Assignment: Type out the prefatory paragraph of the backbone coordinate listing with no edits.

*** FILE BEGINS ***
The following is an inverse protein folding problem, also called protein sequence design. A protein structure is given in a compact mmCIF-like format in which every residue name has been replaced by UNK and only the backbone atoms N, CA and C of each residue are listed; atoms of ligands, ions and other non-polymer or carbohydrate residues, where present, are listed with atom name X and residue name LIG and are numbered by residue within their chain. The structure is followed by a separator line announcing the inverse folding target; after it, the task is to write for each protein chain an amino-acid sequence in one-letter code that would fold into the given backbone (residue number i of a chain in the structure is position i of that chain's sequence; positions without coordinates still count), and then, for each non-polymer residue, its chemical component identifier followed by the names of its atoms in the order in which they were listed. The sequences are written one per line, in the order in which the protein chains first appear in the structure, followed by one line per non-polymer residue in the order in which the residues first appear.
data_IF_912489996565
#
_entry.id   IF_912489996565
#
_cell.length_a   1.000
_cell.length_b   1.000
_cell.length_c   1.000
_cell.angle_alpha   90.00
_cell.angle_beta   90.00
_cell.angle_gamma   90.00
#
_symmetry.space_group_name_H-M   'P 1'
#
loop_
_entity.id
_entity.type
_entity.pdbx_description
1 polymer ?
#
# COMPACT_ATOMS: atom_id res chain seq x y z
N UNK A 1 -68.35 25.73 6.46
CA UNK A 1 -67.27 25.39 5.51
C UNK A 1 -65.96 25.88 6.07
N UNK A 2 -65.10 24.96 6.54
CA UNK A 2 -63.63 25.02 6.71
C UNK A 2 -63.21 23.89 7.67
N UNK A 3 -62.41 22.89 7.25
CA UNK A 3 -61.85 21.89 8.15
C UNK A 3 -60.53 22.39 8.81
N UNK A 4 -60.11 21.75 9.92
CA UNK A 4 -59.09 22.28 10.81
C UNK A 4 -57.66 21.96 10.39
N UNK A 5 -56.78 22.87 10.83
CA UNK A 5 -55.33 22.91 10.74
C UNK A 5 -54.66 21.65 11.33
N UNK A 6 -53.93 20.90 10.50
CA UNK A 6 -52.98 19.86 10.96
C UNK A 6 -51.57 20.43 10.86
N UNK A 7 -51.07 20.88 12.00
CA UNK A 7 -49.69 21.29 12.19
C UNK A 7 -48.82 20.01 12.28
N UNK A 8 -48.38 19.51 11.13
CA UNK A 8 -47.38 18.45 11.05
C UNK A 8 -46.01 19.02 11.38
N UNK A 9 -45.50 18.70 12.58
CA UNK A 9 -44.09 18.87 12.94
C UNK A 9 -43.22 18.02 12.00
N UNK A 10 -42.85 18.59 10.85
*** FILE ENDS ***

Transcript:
The following is an inverse protein folding problem, also called protein sequence design. A protein structure is given in a compact mmCIF-like format in which every residue name has been replaced by UNK and only the backbone atoms N, CA and C of each residue are listed; atoms of ligands, ions and other non-polymer or carbohydrate residues, where present, are listed with atom name X and residue name LIG and are numbered by residue within their chain. The structure is followed by a separator line announcing the inverse folding target; after it, the task is to write for each protein chain an amino-acid sequence in one-letter code that would fold into the given backbone (residue number i of a chain in the structure is position i of that chain's sequence; positions without coordinates still count), and then, for each non-polymer residue, its chemical component identifier followed by the names of its atoms in the order in which they were listed. The sequences are written one per line, in the order in which the protein chains first appear in the structure, followed by one line per non-polymer residue in the order in which the residues first appear.